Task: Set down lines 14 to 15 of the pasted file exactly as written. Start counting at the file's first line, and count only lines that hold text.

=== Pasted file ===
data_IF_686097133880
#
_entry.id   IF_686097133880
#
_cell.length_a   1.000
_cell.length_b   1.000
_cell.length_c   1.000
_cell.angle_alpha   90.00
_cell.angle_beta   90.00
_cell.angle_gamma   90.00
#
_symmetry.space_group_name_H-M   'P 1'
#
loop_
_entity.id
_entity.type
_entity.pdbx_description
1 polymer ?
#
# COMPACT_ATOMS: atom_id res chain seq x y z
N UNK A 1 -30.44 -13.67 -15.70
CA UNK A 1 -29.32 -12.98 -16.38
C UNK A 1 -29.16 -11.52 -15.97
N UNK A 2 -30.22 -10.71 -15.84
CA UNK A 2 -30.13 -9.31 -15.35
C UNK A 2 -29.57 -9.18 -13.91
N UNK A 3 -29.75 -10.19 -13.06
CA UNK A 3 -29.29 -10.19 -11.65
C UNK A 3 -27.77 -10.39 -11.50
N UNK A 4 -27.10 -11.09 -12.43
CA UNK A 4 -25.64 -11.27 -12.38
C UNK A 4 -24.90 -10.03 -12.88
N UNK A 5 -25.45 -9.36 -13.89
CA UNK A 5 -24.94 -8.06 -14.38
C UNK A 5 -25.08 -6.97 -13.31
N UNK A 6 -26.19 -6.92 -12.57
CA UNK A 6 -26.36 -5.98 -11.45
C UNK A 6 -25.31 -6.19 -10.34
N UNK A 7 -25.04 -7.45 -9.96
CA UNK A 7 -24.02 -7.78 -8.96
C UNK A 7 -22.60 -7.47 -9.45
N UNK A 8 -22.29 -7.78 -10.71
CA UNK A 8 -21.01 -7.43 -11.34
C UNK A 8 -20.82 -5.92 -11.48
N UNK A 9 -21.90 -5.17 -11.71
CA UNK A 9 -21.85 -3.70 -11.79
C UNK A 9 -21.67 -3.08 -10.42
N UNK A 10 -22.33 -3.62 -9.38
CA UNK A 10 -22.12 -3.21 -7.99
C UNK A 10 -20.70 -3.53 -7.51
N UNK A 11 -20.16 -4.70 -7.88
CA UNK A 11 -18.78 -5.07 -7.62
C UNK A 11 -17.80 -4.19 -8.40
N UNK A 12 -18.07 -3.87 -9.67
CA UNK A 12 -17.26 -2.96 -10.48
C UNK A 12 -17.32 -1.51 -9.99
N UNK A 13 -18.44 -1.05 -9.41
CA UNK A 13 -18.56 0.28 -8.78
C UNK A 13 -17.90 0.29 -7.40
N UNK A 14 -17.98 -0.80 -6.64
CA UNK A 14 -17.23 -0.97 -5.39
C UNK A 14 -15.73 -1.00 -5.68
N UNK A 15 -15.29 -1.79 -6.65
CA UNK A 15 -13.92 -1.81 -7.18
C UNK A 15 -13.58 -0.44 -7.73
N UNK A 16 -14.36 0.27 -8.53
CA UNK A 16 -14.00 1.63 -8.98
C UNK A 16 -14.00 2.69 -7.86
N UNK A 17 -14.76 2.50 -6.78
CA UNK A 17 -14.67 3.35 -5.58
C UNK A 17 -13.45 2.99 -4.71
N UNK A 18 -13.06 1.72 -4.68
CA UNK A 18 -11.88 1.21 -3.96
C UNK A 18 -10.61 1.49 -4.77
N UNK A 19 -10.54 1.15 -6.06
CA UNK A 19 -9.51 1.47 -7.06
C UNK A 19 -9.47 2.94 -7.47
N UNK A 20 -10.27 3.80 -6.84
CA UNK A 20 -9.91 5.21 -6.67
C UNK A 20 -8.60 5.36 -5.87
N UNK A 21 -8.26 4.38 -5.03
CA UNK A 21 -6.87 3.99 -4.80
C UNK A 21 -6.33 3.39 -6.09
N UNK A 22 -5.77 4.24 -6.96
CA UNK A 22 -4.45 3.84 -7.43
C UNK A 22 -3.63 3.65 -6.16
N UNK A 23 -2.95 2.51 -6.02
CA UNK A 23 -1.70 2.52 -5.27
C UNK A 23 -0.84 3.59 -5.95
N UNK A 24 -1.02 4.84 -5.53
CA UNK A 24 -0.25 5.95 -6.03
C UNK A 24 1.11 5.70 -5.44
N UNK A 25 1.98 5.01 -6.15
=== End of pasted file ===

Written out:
loop_
_entity.id